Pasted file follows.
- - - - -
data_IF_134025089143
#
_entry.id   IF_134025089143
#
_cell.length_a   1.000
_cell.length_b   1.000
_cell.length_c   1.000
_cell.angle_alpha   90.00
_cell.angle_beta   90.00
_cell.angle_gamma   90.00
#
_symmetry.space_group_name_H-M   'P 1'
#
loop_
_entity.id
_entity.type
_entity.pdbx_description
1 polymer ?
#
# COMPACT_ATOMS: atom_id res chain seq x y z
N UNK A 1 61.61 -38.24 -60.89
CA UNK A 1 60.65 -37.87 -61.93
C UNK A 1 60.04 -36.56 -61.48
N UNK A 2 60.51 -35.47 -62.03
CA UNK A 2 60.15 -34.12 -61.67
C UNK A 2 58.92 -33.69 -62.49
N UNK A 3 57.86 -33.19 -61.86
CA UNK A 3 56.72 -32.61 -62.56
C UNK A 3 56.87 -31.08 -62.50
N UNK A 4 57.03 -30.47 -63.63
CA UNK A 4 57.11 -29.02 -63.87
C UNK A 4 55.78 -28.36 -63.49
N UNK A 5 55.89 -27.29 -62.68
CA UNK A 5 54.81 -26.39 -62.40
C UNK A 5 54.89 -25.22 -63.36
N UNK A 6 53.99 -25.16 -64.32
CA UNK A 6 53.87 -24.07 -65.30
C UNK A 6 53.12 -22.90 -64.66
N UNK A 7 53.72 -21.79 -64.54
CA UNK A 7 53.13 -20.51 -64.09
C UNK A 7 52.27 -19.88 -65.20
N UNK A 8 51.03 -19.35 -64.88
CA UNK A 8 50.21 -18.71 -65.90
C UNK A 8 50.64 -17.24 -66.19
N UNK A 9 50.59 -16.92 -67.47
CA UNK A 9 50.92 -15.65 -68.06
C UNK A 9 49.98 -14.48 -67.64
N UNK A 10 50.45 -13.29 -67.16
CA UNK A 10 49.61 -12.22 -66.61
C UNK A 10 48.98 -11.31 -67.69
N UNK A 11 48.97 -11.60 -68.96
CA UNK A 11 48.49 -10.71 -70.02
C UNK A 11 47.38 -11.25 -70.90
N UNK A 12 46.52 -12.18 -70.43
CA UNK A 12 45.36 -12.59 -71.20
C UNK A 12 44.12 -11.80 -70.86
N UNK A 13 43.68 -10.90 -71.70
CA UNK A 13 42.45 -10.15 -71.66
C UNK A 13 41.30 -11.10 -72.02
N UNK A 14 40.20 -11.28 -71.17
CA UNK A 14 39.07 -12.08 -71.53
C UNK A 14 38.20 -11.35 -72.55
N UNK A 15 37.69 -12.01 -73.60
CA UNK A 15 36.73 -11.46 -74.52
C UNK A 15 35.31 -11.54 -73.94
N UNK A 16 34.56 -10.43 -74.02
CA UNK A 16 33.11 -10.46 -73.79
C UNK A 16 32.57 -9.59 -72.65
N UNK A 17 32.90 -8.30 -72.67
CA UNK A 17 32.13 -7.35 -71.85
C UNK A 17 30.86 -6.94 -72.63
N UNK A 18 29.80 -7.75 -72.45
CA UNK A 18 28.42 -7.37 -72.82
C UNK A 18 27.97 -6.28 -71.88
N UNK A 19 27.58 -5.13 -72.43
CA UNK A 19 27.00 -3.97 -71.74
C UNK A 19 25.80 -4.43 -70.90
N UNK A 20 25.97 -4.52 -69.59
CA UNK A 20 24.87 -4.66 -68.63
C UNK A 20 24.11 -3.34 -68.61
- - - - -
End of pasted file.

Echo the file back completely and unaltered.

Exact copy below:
data_IF_134025089143
#
_entry.id   IF_134025089143
#
_cell.length_a   1.000
_cell.length_b   1.000
_cell.length_c   1.000
_cell.angle_alpha   90.00
_cell.angle_beta   90.00
_cell.angle_gamma   90.00
#
_symmetry.space_group_name_H-M   'P 1'
#
loop_
_entity.id
_entity.type
_entity.pdbx_description
1 polymer ?
#
# COMPACT_ATOMS: atom_id res chain seq x y z
N UNK A 1 61.61 -38.24 -60.89
CA UNK A 1 60.65 -37.87 -61.93
C UNK A 1 60.04 -36.56 -61.48
N UNK A 2 60.51 -35.47 -62.03
CA UNK A 2 60.15 -34.12 -61.67
C UNK A 2 58.92 -33.69 -62.49
N UNK A 3 57.86 -33.19 -61.86
CA UNK A 3 56.72 -32.61 -62.56
C UNK A 3 56.87 -31.08 -62.50
N UNK A 4 57.03 -30.47 -63.63
CA UNK A 4 57.11 -29.02 -63.87
C UNK A 4 55.78 -28.36 -63.49
N UNK A 5 55.89 -27.29 -62.68
CA UNK A 5 54.81 -26.39 -62.40
C UNK A 5 54.89 -25.22 -63.36
N UNK A 6 53.99 -25.16 -64.32
CA UNK A 6 53.87 -24.07 -65.30
C UNK A 6 53.12 -22.90 -64.66
N UNK A 7 53.72 -21.79 -64.54
CA UNK A 7 53.13 -20.51 -64.09
C UNK A 7 52.27 -19.88 -65.20
N UNK A 8 51.03 -19.35 -64.88
CA UNK A 8 50.21 -18.71 -65.90
C UNK A 8 50.64 -17.24 -66.19
N UNK A 9 50.59 -16.92 -67.47
CA UNK A 9 50.92 -15.65 -68.06
C UNK A 9 49.98 -14.48 -67.64
N UNK A 10 50.45 -13.29 -67.16
CA UNK A 10 49.61 -12.22 -66.61
C UNK A 10 48.98 -11.31 -67.69
N UNK A 11 48.97 -11.60 -68.96
CA UNK A 11 48.49 -10.71 -70.02
C UNK A 11 47.38 -11.25 -70.90
N UNK A 12 46.52 -12.18 -70.43
CA UNK A 12 45.36 -12.59 -71.20
C UNK A 12 44.12 -11.80 -70.86
N UNK A 13 43.68 -10.90 -71.70
CA UNK A 13 42.45 -10.15 -71.66
C UNK A 13 41.30 -11.10 -72.02
N UNK A 14 40.20 -11.28 -71.17
CA UNK A 14 39.07 -12.08 -71.53
C UNK A 14 38.20 -11.35 -72.55
N UNK A 15 37.69 -12.01 -73.60
CA UNK A 15 36.73 -11.46 -74.52
C UNK A 15 35.31 -11.54 -73.94
N UNK A 16 34.56 -10.43 -74.02
CA UNK A 16 33.11 -10.46 -73.79
C UNK A 16 32.57 -9.59 -72.65
N UNK A 17 32.90 -8.30 -72.67
CA UNK A 17 32.13 -7.35 -71.85
C UNK A 17 30.86 -6.94 -72.63
N UNK A 18 29.80 -7.75 -72.45
CA UNK A 18 28.42 -7.37 -72.82
C UNK A 18 27.97 -6.28 -71.88
N UNK A 19 27.58 -5.13 -72.43
CA UNK A 19 27.00 -3.97 -71.74
C UNK A 19 25.80 -4.43 -70.90
N UNK A 20 25.97 -4.52 -69.59
CA UNK A 20 24.87 -4.66 -68.63
C UNK A 20 24.11 -3.34 -68.61